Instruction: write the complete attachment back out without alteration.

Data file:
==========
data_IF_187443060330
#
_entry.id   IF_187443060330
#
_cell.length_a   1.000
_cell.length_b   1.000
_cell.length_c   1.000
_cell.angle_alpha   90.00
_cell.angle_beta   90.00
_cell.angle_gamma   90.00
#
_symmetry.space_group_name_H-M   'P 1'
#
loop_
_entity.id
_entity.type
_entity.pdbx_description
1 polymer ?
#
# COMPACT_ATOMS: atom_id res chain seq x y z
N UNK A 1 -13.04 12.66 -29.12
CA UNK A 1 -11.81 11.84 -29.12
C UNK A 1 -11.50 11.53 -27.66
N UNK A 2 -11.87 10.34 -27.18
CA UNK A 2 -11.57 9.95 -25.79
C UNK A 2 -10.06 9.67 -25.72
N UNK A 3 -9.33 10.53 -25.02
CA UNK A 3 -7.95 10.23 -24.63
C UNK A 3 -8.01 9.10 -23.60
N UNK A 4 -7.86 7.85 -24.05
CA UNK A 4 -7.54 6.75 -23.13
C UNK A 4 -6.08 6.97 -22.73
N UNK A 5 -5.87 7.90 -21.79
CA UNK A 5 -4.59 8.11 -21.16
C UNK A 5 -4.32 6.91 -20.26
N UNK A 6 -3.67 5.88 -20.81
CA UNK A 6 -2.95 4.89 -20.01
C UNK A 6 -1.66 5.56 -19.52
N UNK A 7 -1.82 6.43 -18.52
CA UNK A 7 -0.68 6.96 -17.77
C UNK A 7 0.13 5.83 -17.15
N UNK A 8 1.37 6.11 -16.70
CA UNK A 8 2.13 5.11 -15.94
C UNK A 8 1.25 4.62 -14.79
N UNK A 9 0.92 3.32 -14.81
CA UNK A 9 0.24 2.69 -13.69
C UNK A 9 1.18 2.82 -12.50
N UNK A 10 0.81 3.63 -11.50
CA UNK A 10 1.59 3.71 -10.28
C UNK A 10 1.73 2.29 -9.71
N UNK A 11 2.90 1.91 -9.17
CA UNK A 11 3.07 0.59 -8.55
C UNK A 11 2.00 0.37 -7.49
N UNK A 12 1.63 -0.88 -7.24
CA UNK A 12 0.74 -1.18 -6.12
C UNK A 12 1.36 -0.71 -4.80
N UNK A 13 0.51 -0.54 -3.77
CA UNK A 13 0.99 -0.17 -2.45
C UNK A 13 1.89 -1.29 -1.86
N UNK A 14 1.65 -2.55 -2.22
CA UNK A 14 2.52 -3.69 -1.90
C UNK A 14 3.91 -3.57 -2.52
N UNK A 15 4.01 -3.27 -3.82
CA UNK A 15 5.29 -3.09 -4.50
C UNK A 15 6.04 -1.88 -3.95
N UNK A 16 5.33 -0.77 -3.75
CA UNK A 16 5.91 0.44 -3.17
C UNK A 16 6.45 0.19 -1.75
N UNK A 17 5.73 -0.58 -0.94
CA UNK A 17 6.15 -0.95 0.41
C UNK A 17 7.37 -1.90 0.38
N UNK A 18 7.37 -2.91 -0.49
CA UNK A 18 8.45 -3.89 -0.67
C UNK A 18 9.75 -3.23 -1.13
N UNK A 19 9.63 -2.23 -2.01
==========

data_IF_187443060330
#
_entry.id   IF_187443060330
#
_cell.length_a   1.000
_cell.length_b   1.000
_cell.length_c   1.000
_cell.angle_alpha   90.00
_cell.angle_beta   90.00
_cell.angle_gamma   90.00
#
_symmetry.space_group_name_H-M   'P 1'
#
loop_
_entity.id
_entity.type
_entity.pdbx_description
1 polymer ?
#
# COMPACT_ATOMS: atom_id res chain seq x y z
N UNK A 1 -13.04 12.66 -29.12
CA UNK A 1 -11.81 11.84 -29.12
C UNK A 1 -11.50 11.53 -27.66
N UNK A 2 -11.87 10.34 -27.18
CA UNK A 2 -11.57 9.95 -25.79
C UNK A 2 -10.06 9.67 -25.72
N UNK A 3 -9.33 10.53 -25.02
CA UNK A 3 -7.95 10.23 -24.63
C UNK A 3 -8.01 9.10 -23.60
N UNK A 4 -7.86 7.85 -24.05
CA UNK A 4 -7.54 6.75 -23.13
C UNK A 4 -6.08 6.97 -22.73
N UNK A 5 -5.87 7.90 -21.79
CA UNK A 5 -4.59 8.11 -21.16
C UNK A 5 -4.32 6.91 -20.26
N UNK A 6 -3.67 5.88 -20.81
CA UNK A 6 -2.95 4.89 -20.01
C UNK A 6 -1.66 5.56 -19.52
N UNK A 7 -1.82 6.43 -18.52
CA UNK A 7 -0.68 6.96 -17.77
C UNK A 7 0.13 5.83 -17.15
N UNK A 8 1.37 6.11 -16.70
CA UNK A 8 2.13 5.11 -15.94
C UNK A 8 1.25 4.62 -14.79
N UNK A 9 0.92 3.32 -14.81
CA UNK A 9 0.24 2.69 -13.69
C UNK A 9 1.18 2.82 -12.50
N UNK A 10 0.81 3.63 -11.50
CA UNK A 10 1.59 3.71 -10.28
C UNK A 10 1.73 2.29 -9.71
N UNK A 11 2.90 1.91 -9.17
CA UNK A 11 3.07 0.59 -8.55
C UNK A 11 2.00 0.37 -7.49
N UNK A 12 1.63 -0.88 -7.24
CA UNK A 12 0.74 -1.18 -6.12
C UNK A 12 1.36 -0.71 -4.80
N UNK A 13 0.51 -0.54 -3.77
CA UNK A 13 0.99 -0.17 -2.45
C UNK A 13 1.89 -1.29 -1.86
N UNK A 14 1.65 -2.55 -2.22
CA UNK A 14 2.52 -3.69 -1.90
C UNK A 14 3.91 -3.57 -2.52
N UNK A 15 4.01 -3.27 -3.82
CA UNK A 15 5.29 -3.09 -4.50
C UNK A 15 6.04 -1.88 -3.95
N UNK A 16 5.33 -0.77 -3.75
CA UNK A 16 5.91 0.44 -3.17
C UNK A 16 6.45 0.19 -1.75
N UNK A 17 5.73 -0.58 -0.94
CA UNK A 17 6.15 -0.95 0.41
C UNK A 17 7.37 -1.90 0.38
N UNK A 18 7.37 -2.91 -0.49
CA UNK A 18 8.45 -3.89 -0.67
C UNK A 18 9.75 -3.23 -1.13
N UNK A 19 9.63 -2.23 -2.01